China gets a cold and the whole world starts sneezing.
Did I say literally? (I should have called this Sars and Cars).
We just saw the stock markets lose their composure, but the stocks taking really big hits are the carmakers who have baked their profitability future into this largest growing car market.
Even Tesla took a hit of over 7% – but it has extra volatility as it’s often read as a tech stock.
Others are faring almost as bad. Volkswagen are down nearly 6%, GM down 5%, Fiat Chrysler and Daimler given up over 6%, and Hyundai over 7% down. Wouch.
This post isn’t about a global health pandemic. This is about what’s next as car makers get hit by the subsequent economic burn. VW for example realises 40% of its sales in China. Hyundai is already exposed through a huge Chinese supply chain. So we’re going to see more big factory plants and their workers sitting idle. Maybe this is the feather that pushes some of the minors and margins over into the great Horopito Motors/Smash Palace of the world.
The virus is attacking the auto industry not only from the supply side, but from the demand side as well, as showrooms are closed and potential buyers don’t dare to go out in public.
It’s a little chilly signal of what is to come, because many countries with major car manufacturing are also going to stop new internal combustion engine vehicles coming in.
The U.K. announced recently that it was banning new ones from 2035. Countries banning new ICE’s by 2030 are currently: Denmark, Iceland, Ireland, Israel, the Netherlands, Slovenia and Sweden. Those who are going for bans by 2040 are France, Singapore, and Sri Lanka. Considering that it will take Auckland’s City Rail Link from 2015 to 2025 to get 3.5 kms of underground track built, that’s a pretty fast timetable. Those countries with bold targets will have to stay bold if the oil price slumps as it can.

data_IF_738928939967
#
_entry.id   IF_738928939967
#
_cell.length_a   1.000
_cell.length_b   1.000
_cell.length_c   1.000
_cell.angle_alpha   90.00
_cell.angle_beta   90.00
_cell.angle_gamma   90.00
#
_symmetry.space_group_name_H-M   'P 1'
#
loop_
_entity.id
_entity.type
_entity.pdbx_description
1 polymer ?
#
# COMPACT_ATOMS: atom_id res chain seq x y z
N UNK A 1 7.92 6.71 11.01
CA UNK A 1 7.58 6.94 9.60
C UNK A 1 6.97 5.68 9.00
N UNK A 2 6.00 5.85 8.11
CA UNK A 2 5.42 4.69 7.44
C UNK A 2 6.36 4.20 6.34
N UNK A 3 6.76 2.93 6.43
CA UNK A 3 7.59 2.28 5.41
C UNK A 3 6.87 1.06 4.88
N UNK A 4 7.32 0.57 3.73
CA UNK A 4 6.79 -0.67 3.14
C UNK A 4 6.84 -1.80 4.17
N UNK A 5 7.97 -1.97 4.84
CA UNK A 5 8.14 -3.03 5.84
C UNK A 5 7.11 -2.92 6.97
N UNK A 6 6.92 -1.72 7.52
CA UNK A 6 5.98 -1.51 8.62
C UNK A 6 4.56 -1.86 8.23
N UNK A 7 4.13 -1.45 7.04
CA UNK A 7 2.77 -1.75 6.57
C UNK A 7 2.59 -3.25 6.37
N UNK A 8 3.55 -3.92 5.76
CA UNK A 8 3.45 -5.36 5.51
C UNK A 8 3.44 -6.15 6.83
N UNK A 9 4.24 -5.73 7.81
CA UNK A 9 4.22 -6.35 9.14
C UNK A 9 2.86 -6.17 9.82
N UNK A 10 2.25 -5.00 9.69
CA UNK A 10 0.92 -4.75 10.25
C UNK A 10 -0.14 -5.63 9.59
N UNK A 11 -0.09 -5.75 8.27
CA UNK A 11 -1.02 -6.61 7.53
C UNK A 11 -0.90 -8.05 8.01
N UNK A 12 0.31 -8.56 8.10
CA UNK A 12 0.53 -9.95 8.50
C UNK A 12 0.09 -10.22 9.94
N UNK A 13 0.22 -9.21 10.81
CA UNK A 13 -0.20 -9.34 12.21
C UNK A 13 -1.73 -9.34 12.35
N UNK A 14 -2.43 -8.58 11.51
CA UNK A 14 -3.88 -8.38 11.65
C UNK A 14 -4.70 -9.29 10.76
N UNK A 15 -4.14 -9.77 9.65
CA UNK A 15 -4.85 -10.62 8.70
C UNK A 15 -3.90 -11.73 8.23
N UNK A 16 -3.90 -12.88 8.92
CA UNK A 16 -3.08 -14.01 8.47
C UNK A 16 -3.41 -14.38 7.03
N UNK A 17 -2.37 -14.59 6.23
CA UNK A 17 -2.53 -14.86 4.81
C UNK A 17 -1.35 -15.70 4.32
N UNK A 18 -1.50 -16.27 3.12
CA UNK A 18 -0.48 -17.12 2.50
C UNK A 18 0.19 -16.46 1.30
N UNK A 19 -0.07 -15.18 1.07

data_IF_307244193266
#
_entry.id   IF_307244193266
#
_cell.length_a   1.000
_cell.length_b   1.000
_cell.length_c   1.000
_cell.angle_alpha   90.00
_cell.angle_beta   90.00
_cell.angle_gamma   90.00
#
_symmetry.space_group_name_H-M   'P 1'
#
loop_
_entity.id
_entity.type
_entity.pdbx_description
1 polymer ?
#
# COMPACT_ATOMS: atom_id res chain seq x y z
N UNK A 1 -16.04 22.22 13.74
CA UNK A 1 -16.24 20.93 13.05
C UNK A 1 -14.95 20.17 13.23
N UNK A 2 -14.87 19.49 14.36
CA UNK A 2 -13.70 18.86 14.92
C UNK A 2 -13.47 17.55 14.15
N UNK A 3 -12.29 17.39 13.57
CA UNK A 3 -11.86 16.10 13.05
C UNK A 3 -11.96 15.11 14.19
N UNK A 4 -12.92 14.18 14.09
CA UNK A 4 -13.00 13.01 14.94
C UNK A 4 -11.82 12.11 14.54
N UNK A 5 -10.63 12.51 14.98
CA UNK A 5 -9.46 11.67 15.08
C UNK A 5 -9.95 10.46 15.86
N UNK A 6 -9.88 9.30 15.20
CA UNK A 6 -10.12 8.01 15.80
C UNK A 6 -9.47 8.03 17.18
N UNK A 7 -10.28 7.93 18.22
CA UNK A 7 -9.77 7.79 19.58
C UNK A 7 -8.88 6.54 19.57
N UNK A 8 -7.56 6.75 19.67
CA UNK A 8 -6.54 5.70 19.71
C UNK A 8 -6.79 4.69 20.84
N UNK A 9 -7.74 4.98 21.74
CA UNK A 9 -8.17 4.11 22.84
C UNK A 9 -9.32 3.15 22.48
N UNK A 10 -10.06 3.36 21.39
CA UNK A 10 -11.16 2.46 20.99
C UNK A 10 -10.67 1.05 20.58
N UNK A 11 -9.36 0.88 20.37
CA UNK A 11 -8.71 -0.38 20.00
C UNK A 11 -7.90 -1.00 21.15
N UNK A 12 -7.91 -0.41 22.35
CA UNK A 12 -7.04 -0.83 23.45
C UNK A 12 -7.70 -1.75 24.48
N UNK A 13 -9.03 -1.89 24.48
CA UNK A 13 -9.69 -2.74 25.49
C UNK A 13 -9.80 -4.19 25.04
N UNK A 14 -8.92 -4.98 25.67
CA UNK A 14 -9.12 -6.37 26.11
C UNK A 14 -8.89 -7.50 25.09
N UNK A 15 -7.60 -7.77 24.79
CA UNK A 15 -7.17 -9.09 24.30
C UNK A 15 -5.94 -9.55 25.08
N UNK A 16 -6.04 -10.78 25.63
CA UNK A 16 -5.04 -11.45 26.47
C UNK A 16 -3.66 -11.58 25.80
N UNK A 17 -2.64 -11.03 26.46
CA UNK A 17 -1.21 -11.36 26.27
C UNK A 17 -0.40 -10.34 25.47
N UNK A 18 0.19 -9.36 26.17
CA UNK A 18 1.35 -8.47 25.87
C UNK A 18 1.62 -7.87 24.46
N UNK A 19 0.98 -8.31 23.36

Now, who knows if they’ll stick to those dates. Sweden is going for a ban in just five years which sounds like a tight transition, shall we say. Will my fav Scandie Noir series shift from Volvo hybrids to full Polestars?
It would be a positively gutsy New Zealand or Australian government that proposed such a move, since we are so car reliant and our regional train services don’t really exist unless you’re a tourist with all the time in the world, and our cycling facilities are lethal as well as loathed. I won’t bother with our own current policy settings as they are weak and getting ever-fainter.
New Zealand in particular has a general population without the ability to buy new cars at all – subsidised or not. Let alone electric ones.
Germany and Japan have the biggest auto companies with the most to lose – and companies like BMW are very committed to sustaining the ICE for as long as they possibly can. In Germany maybe only VW will survive this set of policy changes.
But what the Corona virus is doing is have a sharemarket impact that is really hitting China-exposed auto stocks. That’s good practise, because just for once it looks like policy in a big set of influential countries (and cities!) is ahead of the market and consumer demand when it comes to auto-energy use and auto-pollution.
May as well start rehearsing with those corporate crisis handbooks for the next hit.